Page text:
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Strauss-Kahn awaited in court to answer sex charges

Other News Materials 16 May 2011 14:48
The head of the International Monetary Fund, Dominique Strauss-Kahn, was due to appear in court in New York later Monday on charges of sexual assault and attempted rape.
Strauss-Kahn awaited in court to answer sex charges

The head of the International Monetary Fund, Dominique Strauss-Kahn, was due to appear in court in New York later Monday on charges of sexual assault and attempted rape.

The 62-year-old Frenchman, escorted by police and wearing handcuffs, was taken Sunday night from the police station in the borough of Harlem, where he had been held since his arrest Saturday evening, DPA reported.

He had been expected to be brought to a Manhattan court to hear the charges against him and apply for bail, but his court appearance was delayed to allow time for him to undergo medical tests connected to the alleged attack.

After gathering DNA evidence from his hotel room, New York police obtained a warrant to have Strauss-Kahn himself examined for further clues.

Strauss-Kahn, who had been expected to contest next year's presidential elections in France, was arrested at New York's John F Kennedy airport after a maid at New York's Sofitel hotel claimed he attacked her when she entered his room to clean it on Saturday afternoon.

On Sunday evening, the 32-year-old cleaner identified the former French finance minister from a police line-up.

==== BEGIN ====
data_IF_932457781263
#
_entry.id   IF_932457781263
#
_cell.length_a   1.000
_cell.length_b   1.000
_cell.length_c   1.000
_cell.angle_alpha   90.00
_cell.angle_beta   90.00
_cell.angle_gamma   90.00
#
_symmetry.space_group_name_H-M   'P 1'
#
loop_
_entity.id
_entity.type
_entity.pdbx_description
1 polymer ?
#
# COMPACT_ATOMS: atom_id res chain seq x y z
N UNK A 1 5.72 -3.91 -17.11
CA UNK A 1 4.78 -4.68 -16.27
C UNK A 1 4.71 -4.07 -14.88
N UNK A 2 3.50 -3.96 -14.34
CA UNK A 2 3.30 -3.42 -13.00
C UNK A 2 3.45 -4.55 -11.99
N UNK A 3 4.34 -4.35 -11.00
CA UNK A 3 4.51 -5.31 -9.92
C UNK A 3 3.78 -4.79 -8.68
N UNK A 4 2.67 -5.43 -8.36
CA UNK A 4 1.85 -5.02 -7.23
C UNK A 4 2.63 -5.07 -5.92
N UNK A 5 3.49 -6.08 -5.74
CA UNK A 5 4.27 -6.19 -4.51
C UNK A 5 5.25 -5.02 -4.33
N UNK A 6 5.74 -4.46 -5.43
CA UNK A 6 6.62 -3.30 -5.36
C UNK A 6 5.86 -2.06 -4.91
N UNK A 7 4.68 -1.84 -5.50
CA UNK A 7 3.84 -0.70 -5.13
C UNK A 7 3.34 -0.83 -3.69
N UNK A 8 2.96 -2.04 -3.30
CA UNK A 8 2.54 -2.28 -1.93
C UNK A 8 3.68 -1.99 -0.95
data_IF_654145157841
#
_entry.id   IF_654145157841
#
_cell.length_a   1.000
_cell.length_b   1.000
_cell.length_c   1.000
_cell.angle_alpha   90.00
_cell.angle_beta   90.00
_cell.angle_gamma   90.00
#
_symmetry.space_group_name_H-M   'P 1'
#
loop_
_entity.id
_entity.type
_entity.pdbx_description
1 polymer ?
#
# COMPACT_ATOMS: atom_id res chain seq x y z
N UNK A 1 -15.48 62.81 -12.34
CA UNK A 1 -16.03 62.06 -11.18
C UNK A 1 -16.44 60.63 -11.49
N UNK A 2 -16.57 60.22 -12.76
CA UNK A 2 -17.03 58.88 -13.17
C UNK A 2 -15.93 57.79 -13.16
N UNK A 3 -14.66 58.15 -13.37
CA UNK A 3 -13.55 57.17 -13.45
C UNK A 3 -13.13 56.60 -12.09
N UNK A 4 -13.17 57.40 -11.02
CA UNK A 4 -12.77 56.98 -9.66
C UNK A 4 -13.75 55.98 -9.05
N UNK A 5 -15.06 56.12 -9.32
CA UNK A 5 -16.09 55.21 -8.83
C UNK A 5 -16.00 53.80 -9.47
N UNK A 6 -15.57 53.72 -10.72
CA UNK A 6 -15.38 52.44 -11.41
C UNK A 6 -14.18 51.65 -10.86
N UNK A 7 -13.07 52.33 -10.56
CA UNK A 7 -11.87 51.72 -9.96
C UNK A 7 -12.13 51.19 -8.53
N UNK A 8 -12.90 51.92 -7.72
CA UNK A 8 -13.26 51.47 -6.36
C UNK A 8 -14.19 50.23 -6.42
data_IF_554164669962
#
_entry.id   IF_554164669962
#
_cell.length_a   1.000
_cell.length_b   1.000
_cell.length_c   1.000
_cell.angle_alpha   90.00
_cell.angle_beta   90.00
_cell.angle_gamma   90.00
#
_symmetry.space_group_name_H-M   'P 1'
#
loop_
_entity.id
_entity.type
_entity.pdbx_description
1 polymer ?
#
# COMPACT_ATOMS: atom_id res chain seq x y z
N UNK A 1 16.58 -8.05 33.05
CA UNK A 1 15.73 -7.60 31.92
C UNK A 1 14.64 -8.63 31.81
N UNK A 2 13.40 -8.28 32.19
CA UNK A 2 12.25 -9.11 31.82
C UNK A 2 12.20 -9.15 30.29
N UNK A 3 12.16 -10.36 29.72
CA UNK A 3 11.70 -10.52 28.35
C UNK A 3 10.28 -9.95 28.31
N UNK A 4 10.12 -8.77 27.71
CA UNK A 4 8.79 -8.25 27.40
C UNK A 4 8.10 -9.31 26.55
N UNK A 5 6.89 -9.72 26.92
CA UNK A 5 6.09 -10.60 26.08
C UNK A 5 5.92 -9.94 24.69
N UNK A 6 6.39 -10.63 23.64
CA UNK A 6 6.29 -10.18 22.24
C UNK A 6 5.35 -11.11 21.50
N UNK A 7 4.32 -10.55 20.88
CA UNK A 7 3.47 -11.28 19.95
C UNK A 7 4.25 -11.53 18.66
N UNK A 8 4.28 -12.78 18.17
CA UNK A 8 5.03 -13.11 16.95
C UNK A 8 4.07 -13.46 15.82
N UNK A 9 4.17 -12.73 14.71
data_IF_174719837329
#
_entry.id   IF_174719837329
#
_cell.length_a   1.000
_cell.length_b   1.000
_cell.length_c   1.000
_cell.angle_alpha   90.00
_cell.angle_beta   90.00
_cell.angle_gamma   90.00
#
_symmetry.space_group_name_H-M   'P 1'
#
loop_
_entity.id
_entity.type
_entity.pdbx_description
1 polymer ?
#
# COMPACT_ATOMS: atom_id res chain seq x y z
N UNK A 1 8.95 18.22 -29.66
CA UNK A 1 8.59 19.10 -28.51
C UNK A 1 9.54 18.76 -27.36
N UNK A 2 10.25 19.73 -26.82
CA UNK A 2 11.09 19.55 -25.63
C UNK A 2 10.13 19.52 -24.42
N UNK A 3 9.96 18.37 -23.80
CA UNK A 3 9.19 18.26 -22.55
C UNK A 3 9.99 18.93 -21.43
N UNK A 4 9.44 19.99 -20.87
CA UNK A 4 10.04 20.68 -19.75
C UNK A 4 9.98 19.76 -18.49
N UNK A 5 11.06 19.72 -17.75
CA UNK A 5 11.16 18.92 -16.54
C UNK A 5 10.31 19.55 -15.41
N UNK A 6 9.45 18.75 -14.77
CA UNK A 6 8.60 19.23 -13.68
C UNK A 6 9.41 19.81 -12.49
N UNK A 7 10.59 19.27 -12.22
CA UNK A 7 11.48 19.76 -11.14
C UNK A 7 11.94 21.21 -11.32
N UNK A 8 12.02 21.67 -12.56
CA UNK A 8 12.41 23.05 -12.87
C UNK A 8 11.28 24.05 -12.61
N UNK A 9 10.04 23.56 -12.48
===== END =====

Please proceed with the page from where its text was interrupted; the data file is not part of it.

One of his two lawyers, Benjamin Brafman, told US media Strauss- Kahn denied the charges against him.

Strauss-Kahn had been about to depart the US for a meeting with German Chancellor Angela Merkel in Berlin when he was escorted off an Air France flight minutes before it departed for Paris.

On Monday, he had been due to attend a key meeting in Brussels of eurozone members that will focus on a second possible bailout for Greece.

The IMF has said John Lipsky, the IMF's first deputy managing director, will lead the organization in an acting capacity in Strauss-Kahn's absence.

The bank has declined further comment on the case, except to say that the Washington-based lender "remains fully functioning and operational."

It was not clear who would represent the IMF at the Brussels meeting.

The affair has sent shockwaves through France, where polls had showed Strauss-Kahn defeating incumbent President Nicolas Sarkozy if chosen to represent the opposition Socialist Party.

If convicted he could face up to 25 years in prison.

While the government and left-wing politicians have stressed he remains innocent until proven guilty, a member of Sarkozy's Union for a Popular Majority has described the incident as "humiliating for France."

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